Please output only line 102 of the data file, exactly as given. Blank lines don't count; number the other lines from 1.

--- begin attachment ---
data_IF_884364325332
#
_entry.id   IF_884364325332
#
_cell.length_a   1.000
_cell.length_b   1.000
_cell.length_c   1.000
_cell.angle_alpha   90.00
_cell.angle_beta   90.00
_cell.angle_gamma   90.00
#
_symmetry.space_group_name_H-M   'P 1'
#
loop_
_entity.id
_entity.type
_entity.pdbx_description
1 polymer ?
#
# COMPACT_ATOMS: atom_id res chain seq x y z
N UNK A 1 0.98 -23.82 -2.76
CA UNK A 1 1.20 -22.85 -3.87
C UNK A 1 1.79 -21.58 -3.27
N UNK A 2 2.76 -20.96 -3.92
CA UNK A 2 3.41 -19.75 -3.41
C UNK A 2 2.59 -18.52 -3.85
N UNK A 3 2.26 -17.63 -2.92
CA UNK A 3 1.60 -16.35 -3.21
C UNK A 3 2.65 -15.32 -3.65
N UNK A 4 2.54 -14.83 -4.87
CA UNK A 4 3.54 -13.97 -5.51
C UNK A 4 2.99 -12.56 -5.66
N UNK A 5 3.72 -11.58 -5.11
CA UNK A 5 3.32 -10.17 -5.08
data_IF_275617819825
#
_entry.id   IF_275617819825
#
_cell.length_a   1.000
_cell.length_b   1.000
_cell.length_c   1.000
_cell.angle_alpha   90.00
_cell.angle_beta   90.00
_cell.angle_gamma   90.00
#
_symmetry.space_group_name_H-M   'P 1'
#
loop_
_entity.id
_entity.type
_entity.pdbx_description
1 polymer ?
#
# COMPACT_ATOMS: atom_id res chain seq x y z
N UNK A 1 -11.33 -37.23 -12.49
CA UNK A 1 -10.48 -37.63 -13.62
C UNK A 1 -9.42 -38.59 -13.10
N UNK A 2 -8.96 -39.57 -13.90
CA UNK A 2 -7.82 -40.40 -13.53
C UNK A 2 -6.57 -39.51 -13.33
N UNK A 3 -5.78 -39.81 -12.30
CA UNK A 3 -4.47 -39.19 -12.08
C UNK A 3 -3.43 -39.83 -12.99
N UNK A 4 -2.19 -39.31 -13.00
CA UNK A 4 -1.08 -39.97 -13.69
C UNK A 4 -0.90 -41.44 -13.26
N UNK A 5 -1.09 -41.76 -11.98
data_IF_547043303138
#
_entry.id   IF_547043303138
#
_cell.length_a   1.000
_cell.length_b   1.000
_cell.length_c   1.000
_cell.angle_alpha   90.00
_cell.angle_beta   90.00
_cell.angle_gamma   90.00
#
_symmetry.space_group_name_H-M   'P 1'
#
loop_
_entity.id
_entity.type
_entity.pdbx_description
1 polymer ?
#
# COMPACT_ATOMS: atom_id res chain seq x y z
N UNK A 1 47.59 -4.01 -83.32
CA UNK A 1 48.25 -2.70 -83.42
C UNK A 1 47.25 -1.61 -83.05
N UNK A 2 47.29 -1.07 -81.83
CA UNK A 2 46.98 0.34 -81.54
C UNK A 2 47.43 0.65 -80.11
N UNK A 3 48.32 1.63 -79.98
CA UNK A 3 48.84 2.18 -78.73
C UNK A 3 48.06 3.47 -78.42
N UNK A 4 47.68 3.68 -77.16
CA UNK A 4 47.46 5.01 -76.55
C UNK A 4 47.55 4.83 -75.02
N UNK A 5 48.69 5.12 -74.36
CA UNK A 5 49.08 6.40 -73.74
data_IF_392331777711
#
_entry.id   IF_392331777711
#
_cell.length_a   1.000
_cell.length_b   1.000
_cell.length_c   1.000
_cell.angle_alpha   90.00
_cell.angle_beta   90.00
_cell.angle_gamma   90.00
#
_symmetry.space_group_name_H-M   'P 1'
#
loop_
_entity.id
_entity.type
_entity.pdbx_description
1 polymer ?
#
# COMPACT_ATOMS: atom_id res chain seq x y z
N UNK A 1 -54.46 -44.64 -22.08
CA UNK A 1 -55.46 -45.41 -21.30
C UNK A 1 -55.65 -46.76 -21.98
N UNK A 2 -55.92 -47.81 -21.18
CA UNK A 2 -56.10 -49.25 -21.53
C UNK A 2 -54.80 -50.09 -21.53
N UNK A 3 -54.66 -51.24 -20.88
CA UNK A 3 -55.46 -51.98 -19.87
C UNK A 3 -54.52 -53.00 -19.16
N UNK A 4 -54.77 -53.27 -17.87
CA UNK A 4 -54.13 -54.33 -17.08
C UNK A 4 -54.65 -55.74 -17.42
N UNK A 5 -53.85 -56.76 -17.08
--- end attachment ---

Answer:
data_IF_392331777711